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A backward pass can be ruled forward, but wasn’t for Packers

The Packers found themselves in a deep hole on the scoreboard that hinged on a judgement call that allowed a Falcons defensive touchdown to stand.



Week 2: Packers at Falcons (video)

On the opening drive of the second half, the Packers found themselves in a deep hole on the scoreboard that hinged on a judgement call that allowed a Falcons defensive touchdown to stand.

With an imminent sack, Packers quarterback Aaron Rodgers floated a pass towards the sideline. There was momentary confusion and no whistle, so Falcons cornerback Desmond Trufant scooped up the loose ball and ran in for a score. The officials determined it was a backward pass, making it a free ball, and returned for a touchdown. Replay did not change the ruling, opting for “stands.”

The call does raise a few question marks, which then hampered the ability for replay to properly review the call.

When a quarterback is contacted in the act of passing, it is ruled a forward pass if the quarterback’s arm is moving forward, even if the flight of the ball goes backwards. This is a judgement call by the referee, but frequently the quarterback is given deference that it was intended to go forward, especially if it could go either way. In this case, Rodgers was clearly being contacted when he released the errant pass. One factor that can be a small part of the equation is that there was no player behind Rodgers, so why would there be an intent to throw backward pass to no one?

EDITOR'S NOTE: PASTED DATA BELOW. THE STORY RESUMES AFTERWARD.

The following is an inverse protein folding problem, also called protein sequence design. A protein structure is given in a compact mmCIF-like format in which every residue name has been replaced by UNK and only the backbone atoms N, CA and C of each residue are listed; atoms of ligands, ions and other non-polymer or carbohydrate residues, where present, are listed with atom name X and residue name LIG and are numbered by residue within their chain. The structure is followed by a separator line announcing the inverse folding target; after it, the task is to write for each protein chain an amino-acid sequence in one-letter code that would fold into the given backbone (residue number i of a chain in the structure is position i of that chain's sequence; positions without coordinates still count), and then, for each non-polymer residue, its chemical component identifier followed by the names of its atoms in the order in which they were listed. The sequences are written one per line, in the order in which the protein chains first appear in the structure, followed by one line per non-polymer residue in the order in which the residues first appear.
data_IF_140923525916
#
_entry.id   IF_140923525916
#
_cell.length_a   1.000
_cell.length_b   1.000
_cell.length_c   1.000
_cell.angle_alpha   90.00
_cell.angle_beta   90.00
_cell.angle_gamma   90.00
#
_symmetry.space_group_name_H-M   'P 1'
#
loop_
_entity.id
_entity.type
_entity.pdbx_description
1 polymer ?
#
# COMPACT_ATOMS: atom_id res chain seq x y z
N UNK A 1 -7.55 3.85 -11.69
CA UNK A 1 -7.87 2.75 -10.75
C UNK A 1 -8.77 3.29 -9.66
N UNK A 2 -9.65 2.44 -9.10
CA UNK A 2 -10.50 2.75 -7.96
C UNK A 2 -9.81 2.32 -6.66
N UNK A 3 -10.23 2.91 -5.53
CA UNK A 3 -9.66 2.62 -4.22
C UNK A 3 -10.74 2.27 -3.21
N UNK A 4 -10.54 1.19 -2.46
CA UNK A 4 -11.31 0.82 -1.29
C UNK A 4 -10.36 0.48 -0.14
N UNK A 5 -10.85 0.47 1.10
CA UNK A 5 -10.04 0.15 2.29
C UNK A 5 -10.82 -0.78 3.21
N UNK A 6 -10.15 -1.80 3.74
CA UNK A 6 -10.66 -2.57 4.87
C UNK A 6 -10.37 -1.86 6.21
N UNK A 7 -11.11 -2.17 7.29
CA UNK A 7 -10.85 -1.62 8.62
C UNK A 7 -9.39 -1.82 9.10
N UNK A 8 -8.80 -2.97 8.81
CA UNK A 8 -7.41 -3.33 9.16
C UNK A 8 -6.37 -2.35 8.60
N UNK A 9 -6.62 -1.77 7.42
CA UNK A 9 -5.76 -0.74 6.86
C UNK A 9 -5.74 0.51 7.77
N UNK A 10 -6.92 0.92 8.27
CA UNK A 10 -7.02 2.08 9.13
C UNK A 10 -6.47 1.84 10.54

There was no eligible receiver anywhere near the flight of the pass, so if a forward pass was ruled, it would be intentional grounding. While this rule also has a judgement for a quarterback being contacted, there was no favorable trajectory for Rodgers if there wasn’t defensive contact. Therefore, it would be appropriate to not grant deference to the quarterback and rule intentional grounding.

Replay cannot rule on either of these judgement calls, it may only decide if the ball went forward or backwards/laterally. There is a bit of a hedge in there: if referee Walt Anderson had announced something like “there is no intentional grounding because it was a backwards pass,” and if replay ruled it was a forward pass, it allows the grounding call to be made by “reversing” the announcement. There was no such announcement, so a reversal would only be an incomplete pass — intentional grounding cannot be added on in replay.

The replay showed that the ball traveled laterally with no conclusive shot showing that the ball went forward from the point of Rodgers’ release to the spot where it touched the ground. Both points were between the same hash marks, so no reversal could be ruled.

It very hard to defend the call that this was a backward pass without granting the defensive-contact exception to the forward pass rule. 

Ben Austro is the editor and founder of Football Zebras and the author of So You Think You Know Football?: The Armchair Ref's Guide to the Official Rules (on sale now)

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